Asking “What is culture?” is like asking “What is love?” We all know quite a bit about it, but would be at loss for words to describing it.
In Culture Making: Recovering Our Creative Calling, Andy Crouch writes:
“Culture is, first of all, the name for our relentless, restless human effort to take the world as it’s given to us and make something else.”
Christian cultural critic Ken Myers sums it up this way:
“Culture is what we make of the world.” -Ken Myers
Crouch points out that this definition includes two senses of “make.” First, it means a literal making, in the sense of creating. Second, it means to“make sense of,” as in to find (or make) meaning.
“Meaning and making go together – culture, you could say, is the activity of making meaning.” -Andy Crouch
These days its very popular to “go back to the roots” and to prize above all that which is “natural.” Often the implication is that what is natural is good and what is man-made is bad.
I love nature, and I love doing things that are natural, but I also love Gothic churches, Bach fugues, and meringues. I want to teach my kids about nature, but I also want them to appreciate Shakespeare, sushi, and ballet.
Crouch illuminates this conflict for me:
“The world the baby arrives in encompasses not just the original stuff of pre-human creation but all the myriad things that humans themselves have already made from that stuff. The world with which the baby will have to come to terms as she grows is just as much cultural as it is natural.” (emphasis mine)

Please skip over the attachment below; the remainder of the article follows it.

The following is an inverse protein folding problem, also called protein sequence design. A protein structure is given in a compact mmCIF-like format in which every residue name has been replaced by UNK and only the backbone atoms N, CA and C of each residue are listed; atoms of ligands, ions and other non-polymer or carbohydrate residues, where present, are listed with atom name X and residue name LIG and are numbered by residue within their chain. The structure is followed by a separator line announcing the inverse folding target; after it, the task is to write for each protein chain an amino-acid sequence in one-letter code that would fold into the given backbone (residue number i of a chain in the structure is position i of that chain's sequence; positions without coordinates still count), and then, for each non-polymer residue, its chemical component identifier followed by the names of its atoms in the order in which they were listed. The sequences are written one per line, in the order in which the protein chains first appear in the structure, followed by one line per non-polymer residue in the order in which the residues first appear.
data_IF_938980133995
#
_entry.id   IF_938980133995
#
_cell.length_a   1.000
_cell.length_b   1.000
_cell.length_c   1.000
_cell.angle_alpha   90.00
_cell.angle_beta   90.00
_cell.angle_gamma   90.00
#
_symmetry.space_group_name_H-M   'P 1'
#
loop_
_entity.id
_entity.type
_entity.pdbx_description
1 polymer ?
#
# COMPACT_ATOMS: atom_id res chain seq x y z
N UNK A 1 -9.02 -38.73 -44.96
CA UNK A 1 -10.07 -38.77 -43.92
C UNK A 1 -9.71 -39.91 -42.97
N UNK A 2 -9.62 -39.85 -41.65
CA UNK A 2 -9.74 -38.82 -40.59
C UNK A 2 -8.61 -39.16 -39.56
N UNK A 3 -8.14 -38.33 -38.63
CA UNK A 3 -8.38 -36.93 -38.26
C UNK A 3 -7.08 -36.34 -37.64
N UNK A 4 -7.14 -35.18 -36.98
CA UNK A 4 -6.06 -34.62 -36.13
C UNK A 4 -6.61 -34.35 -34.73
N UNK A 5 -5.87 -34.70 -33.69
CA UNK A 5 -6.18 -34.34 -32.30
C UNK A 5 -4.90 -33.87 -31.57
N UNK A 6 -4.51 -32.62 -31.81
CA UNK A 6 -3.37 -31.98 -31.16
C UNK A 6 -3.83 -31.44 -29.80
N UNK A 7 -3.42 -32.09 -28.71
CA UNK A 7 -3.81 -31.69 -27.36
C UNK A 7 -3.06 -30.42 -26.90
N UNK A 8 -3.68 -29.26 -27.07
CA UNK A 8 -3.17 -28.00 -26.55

There is a tendency to pick a point in time at which human creation turned from good to bad and wish we could live before a certain invention.
It seems to me that this kind of thinking is active when we are glad to see our kids sitting still for long periods reading books, but feel horribly guilty if they spend the same amount of time watching movies. Books are good, moving pictures are bad.
Of course culture is more complicated than that, and like it or not, all the cultural goods out there today are what our children will be faced with and will have to come to terms with.
Crouch explains it this way:
“Culture really is a part of our world, just as central to our lives and our being human as nature. In some ways it is more central. A baby who is born without hearing may never experience sound or understand the significance of the sounds that he produces by chance with his own vocal tract. But he can survive and even thrive in the world if he is taught language – whether a sign language or a written language – and thus inducted into a culture. The cultural world of language is more essential to human flourishing than the natural world of sound.”
Our kids need more than nature and the natural. Our kids need culture. As parents we have incredible power to shape the culture our kids experience.
What culture are we handing them?
Next week in part II of the Culture Making series we’ll discuss why our own culture making is so important for our families.